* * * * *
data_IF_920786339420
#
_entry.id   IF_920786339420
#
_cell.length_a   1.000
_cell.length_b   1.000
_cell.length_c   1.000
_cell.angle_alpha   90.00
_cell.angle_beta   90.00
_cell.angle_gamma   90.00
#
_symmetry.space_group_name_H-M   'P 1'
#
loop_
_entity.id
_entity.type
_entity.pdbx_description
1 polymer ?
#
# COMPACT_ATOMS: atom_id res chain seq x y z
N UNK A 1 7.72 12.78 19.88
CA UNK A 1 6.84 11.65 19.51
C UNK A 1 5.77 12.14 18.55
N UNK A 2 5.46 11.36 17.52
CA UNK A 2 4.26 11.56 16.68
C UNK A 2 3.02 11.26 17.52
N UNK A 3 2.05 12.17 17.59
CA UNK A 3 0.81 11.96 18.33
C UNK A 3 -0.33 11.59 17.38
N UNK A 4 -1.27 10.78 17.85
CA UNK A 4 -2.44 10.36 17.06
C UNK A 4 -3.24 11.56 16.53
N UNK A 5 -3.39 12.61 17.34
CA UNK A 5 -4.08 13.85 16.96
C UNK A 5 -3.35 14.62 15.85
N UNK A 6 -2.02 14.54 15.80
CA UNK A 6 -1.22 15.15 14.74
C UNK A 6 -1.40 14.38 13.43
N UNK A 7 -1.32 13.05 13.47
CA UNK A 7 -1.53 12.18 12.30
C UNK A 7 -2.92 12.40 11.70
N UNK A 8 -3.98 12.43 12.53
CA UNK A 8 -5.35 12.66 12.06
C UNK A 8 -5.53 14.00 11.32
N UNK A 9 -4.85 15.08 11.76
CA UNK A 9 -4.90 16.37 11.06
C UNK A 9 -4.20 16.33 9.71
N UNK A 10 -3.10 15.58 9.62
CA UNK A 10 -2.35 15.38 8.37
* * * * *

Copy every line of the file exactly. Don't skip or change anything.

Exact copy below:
data_IF_920786339420
#
_entry.id   IF_920786339420
#
_cell.length_a   1.000
_cell.length_b   1.000
_cell.length_c   1.000
_cell.angle_alpha   90.00
_cell.angle_beta   90.00
_cell.angle_gamma   90.00
#
_symmetry.space_group_name_H-M   'P 1'
#
loop_
_entity.id
_entity.type
_entity.pdbx_description
1 polymer ?
#
# COMPACT_ATOMS: atom_id res chain seq x y z
N UNK A 1 7.72 12.78 19.88
CA UNK A 1 6.84 11.65 19.51
C UNK A 1 5.77 12.14 18.55
N UNK A 2 5.46 11.36 17.52
CA UNK A 2 4.26 11.56 16.68
C UNK A 2 3.02 11.26 17.52
N UNK A 3 2.05 12.17 17.59
CA UNK A 3 0.81 11.96 18.33
C UNK A 3 -0.33 11.59 17.38
N UNK A 4 -1.27 10.78 17.85
CA UNK A 4 -2.44 10.36 17.06
C UNK A 4 -3.24 11.56 16.53
N UNK A 5 -3.39 12.61 17.34
CA UNK A 5 -4.08 13.85 16.96
C UNK A 5 -3.35 14.62 15.85
N UNK A 6 -2.02 14.54 15.80
CA UNK A 6 -1.22 15.15 14.74
C UNK A 6 -1.40 14.38 13.43
N UNK A 7 -1.32 13.05 13.47
CA UNK A 7 -1.53 12.18 12.30
C UNK A 7 -2.92 12.40 11.70
N UNK A 8 -3.98 12.43 12.53
CA UNK A 8 -5.35 12.66 12.06
C UNK A 8 -5.53 14.00 11.32
N UNK A 9 -4.85 15.08 11.76
CA UNK A 9 -4.90 16.37 11.06
C UNK A 9 -4.20 16.33 9.71
N UNK A 10 -3.10 15.58 9.62
CA UNK A 10 -2.35 15.38 8.37